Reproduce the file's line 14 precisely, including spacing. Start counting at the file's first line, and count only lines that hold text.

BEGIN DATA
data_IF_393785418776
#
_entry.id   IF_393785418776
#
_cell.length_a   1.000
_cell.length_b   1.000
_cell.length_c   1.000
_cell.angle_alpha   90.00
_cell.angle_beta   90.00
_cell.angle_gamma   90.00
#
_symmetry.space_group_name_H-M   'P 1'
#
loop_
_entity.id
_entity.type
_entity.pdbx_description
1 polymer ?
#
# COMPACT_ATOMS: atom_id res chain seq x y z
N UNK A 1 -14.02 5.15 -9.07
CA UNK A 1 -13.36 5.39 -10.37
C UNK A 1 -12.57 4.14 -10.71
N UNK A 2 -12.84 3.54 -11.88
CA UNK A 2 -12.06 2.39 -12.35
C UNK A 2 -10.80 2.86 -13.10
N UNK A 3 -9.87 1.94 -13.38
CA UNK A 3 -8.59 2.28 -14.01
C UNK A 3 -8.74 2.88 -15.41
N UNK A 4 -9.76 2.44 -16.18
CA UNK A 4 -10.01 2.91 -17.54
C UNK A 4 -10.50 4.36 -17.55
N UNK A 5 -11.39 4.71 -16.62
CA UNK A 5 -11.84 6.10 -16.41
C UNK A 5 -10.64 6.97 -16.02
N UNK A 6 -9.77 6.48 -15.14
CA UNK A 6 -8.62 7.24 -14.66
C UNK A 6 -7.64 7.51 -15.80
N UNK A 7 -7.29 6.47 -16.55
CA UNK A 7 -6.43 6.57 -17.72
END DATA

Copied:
loop_